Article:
I didn't end up doing the test because it's just way too expensive and I know I don't have sleep apnea, but my point is that the doctor acknowledged that continuing my medications would mean that the sleep study COULDN'T test for narcolepsy -- I mean, that's the reason I take the medication, to treat the symptoms! -- and she also acknowledged that you can have TWO disorders! Narcolepsy with a side of sleep apnea.
If your doctor is not doing the same thing, you might need to get assertive. Especially if your doctor has already said something like, "Is you husband a doctor?" to suggest he can't tell if you're waking up every night because you can't breath. That's a symptom of a doctor who isn't listening, which is an unfortunate problem for those of us with chronic -- and misunderstood -- conditions.
Sometimes simply asking a doctor to repeat what you just said to her/him back to you is enough to show them they're not really listening to your concerns.
Some points I'd make:
1 -- you CANNOT get an accurate picture of ANYONE's sleep if they're ill with something like you had (a cold or flu) -- because pretty much all illnesses affect sleep. Either they make you more tired/drained, or they clog one nostril and you can't sleep, etc.
2 -- congestion can read as mild sleep apnea on a sleep study
3 -- if the sleep study at night is not done in a normal or comfortable position (I can NOT fall asleep on my back, for example, because of the sleep paralysis) the study will be tainted - for example, I had a hard time falling asleep because the glue they used bothered my skin... luckily my automatic behavior was VERY limited that night to moving the one reading that was behind my ear... otherwise I might've pulled them all off my face in my sleep.
3 -- you can't say someone isn't narcoleptic when they have (more than caffeine) stimulants in their system. In most cases, you have to stop medication for 2 weeks to make sure it's out of your system! They did a urine test on me to ensure I didn't have any stimulants in my system or other drugs that could ruin the test.
Did they do this for you in your fourth study? Often every sleep lab has a certified sleep doctor write up a report (separate from your own doctor who ordered the report) on the results of your test. You should get it as part of the study -- you can request it if you don't get the report. Chances are, the sleep lab's certified sleep doc will disagree with your doctor in this case. So you'll want that eval!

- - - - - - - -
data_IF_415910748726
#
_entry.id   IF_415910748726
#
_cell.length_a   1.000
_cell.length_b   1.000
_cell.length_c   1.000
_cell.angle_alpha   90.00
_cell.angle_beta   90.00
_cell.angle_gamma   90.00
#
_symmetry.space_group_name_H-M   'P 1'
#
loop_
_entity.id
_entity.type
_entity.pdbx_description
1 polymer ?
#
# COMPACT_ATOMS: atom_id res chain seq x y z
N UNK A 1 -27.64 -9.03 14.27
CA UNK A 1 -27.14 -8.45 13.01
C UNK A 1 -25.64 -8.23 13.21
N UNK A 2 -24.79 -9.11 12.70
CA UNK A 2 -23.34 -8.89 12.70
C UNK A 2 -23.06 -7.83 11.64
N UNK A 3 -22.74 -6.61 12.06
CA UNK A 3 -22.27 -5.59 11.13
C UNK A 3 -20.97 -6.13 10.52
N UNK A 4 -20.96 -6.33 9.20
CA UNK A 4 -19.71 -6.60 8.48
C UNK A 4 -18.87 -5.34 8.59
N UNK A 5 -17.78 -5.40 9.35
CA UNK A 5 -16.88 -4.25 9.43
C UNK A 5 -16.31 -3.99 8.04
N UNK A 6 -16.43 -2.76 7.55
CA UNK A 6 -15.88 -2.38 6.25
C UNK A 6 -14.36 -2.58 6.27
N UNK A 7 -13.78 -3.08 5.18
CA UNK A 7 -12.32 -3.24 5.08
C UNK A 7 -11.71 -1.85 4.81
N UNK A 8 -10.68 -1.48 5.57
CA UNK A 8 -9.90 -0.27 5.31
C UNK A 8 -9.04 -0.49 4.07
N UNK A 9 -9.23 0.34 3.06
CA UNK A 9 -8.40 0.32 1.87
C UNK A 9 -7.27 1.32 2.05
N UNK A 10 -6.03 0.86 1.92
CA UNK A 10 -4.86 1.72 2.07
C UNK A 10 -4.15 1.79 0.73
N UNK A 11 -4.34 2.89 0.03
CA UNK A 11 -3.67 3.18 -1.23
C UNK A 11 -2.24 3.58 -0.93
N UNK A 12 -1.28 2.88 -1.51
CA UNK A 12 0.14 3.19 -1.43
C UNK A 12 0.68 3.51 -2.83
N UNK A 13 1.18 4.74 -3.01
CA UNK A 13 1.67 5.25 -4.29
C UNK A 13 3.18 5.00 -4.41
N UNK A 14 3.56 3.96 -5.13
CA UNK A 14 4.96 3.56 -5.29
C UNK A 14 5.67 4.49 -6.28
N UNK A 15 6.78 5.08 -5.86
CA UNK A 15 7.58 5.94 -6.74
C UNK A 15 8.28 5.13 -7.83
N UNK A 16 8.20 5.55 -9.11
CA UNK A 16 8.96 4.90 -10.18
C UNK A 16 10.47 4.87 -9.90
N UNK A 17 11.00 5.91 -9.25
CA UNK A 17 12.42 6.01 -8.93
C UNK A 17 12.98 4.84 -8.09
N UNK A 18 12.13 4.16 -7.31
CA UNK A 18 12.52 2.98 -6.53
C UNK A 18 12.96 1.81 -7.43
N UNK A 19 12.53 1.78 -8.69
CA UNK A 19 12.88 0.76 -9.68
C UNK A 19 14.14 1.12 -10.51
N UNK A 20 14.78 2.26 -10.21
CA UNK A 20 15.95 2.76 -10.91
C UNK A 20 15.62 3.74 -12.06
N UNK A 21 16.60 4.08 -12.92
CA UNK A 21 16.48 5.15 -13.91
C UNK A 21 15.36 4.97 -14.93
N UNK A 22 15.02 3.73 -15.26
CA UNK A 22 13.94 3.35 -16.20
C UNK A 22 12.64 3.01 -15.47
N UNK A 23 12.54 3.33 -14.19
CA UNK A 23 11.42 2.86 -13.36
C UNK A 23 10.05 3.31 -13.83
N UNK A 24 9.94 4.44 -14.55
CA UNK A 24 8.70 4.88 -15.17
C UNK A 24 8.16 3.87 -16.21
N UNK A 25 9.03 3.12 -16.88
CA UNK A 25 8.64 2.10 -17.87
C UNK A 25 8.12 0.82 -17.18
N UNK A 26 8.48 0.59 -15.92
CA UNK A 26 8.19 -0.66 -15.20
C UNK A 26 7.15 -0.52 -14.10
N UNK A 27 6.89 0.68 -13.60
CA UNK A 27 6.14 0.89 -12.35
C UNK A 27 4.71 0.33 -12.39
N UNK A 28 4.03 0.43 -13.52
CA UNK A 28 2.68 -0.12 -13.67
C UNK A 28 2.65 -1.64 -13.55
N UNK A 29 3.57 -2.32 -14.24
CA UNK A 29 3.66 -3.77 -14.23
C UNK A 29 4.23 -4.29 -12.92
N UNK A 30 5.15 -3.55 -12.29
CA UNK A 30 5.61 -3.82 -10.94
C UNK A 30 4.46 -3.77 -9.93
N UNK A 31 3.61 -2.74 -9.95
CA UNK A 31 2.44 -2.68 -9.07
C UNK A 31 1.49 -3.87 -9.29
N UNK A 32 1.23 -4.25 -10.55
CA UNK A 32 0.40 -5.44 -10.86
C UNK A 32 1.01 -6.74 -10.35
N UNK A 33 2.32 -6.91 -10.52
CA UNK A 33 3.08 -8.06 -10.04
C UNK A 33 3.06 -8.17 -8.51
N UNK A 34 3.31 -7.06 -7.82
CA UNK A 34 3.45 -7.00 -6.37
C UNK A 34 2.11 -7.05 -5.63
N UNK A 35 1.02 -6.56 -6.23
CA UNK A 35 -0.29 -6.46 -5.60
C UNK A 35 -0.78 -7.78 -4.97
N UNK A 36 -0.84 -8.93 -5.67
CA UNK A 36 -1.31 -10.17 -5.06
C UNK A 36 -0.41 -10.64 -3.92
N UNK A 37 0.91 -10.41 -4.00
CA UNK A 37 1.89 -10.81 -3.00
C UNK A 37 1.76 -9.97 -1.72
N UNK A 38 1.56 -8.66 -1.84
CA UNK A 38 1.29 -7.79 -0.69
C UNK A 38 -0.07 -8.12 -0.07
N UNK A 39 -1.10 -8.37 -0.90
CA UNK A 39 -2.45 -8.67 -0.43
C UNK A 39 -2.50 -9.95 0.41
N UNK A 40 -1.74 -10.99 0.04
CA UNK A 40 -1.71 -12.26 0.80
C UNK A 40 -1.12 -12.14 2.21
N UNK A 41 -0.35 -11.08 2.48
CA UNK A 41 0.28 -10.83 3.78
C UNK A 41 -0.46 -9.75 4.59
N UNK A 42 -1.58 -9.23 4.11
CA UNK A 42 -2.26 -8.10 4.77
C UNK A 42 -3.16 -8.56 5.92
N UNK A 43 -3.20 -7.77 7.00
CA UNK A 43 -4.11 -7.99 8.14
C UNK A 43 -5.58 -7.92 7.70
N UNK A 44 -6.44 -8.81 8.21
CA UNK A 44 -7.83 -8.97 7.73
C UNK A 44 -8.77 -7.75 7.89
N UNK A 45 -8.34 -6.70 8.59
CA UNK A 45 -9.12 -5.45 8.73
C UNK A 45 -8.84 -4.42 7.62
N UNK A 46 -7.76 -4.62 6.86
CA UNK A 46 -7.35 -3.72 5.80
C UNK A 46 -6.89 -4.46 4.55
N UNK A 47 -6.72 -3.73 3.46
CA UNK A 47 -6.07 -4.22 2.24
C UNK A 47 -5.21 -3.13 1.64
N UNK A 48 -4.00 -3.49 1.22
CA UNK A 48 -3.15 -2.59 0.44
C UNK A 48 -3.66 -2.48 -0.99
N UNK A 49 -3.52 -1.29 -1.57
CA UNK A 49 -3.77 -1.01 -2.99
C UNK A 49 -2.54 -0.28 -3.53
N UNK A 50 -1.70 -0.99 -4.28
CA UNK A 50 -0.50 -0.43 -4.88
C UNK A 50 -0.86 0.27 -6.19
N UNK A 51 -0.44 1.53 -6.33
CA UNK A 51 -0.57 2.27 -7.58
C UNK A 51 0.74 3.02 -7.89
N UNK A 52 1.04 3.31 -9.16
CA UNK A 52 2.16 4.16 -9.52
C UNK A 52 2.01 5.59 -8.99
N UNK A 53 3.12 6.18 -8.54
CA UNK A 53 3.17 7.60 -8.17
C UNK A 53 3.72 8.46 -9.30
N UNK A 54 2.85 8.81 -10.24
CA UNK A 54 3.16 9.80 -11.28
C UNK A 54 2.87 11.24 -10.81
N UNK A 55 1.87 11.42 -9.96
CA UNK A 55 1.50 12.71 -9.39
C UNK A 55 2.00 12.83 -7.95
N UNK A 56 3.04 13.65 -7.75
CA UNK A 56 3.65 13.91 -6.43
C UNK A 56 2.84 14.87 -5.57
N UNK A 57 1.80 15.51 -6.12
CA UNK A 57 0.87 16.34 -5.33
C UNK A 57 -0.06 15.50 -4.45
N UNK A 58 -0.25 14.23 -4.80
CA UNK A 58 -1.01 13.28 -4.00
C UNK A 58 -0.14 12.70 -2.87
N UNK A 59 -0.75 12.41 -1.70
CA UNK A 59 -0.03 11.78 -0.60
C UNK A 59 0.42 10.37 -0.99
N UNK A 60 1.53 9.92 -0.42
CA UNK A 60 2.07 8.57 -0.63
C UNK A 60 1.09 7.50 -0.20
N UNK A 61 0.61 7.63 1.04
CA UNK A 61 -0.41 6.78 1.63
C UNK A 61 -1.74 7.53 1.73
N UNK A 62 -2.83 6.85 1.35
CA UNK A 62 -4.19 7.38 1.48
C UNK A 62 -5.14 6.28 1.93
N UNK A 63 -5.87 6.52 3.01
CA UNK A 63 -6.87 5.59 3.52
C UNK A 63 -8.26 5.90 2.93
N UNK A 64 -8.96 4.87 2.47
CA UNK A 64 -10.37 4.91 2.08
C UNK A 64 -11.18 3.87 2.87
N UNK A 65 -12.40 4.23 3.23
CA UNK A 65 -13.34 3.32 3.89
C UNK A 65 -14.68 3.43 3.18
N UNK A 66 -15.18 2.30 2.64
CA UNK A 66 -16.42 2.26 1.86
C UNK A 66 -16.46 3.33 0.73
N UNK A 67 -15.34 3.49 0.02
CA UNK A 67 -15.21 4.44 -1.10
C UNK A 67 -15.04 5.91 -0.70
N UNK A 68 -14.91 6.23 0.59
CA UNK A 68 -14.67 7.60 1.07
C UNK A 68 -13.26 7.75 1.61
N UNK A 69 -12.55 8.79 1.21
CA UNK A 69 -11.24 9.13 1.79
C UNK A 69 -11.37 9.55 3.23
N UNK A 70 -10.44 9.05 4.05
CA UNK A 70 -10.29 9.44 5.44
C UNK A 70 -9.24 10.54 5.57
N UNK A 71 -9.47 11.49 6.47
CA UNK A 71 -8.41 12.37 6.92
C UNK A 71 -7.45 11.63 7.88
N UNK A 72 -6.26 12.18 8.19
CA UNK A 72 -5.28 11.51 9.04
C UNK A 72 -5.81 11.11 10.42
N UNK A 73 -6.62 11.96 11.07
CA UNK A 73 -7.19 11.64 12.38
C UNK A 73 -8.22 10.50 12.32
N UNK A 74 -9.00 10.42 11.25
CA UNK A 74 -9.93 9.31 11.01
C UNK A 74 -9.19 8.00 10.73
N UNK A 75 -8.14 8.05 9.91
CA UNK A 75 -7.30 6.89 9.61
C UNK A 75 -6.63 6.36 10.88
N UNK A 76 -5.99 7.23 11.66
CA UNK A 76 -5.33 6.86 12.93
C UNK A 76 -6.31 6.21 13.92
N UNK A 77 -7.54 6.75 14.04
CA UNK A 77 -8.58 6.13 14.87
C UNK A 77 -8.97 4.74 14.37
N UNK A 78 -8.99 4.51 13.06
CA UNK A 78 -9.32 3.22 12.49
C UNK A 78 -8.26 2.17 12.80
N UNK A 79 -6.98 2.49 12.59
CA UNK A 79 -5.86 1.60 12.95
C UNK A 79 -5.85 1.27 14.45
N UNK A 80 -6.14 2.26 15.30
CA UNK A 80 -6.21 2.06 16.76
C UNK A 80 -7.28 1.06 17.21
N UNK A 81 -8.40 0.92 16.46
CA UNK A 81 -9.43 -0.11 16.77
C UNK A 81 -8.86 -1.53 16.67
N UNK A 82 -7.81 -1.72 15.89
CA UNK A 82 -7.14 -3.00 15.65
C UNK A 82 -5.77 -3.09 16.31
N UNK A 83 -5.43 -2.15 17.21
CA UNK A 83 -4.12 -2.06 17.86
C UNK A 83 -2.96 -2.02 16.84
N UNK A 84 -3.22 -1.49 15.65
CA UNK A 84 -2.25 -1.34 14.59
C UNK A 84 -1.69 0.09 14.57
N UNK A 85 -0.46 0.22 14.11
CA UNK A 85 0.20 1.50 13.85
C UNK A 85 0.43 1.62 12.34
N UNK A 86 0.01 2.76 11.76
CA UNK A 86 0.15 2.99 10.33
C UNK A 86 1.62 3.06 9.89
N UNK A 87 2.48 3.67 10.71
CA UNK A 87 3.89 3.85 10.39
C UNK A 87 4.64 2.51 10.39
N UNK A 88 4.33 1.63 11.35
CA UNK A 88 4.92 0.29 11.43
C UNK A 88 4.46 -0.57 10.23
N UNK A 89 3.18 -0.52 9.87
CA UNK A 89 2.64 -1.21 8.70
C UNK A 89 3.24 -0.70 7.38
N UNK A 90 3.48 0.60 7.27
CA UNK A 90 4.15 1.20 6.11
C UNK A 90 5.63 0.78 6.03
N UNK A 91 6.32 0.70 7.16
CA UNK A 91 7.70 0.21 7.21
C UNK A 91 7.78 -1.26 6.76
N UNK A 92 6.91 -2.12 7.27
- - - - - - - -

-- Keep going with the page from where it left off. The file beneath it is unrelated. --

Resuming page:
4 -- hypnogogic hallucinations AND sleep paralysis are NOT NOT NOT NOT NOT -- I repeat NOT -- a part of sleep apnea; ergo, if you have them, narcolepsy is the relevant diagnosis AND if you do have sleep apnea - no matter how mild - it would be an additional issue, not something that overwrites your current diagnosis.
Another big part of the narcoleptic journey -- for me, anyway -- was educating myself. I learned that the "best" number for diagnosing narcolepsy doesn't come from the overnight polysomnogram. I had a 94% sleep efficiency from my polysomnogram. The "best" indicator of narcolepsy comes from the MSLT nap test that takes place the next day. The "best" number to have is for REM-onset time. That is, the amount of time it takes for you to fall into REM sleep after you fall asleep. The "best" number for this measurement is 5 minutes.
Normal people have a REM onset between 80 minutes to 100 minutes. Narcoleptic people have 5 minutes.
My mean REM onset number was 8 minutes. Obviously something was wrong, but technically it was not enough for a diagnosis of narcolepsy. However, I have had sleep paralysis and hypnogogic hallucinations all my life, and I had EDS and sleep attacks. No cataplexy BUT, with everything else, it was clear I had idiopathic narcolepsy without cataplexy.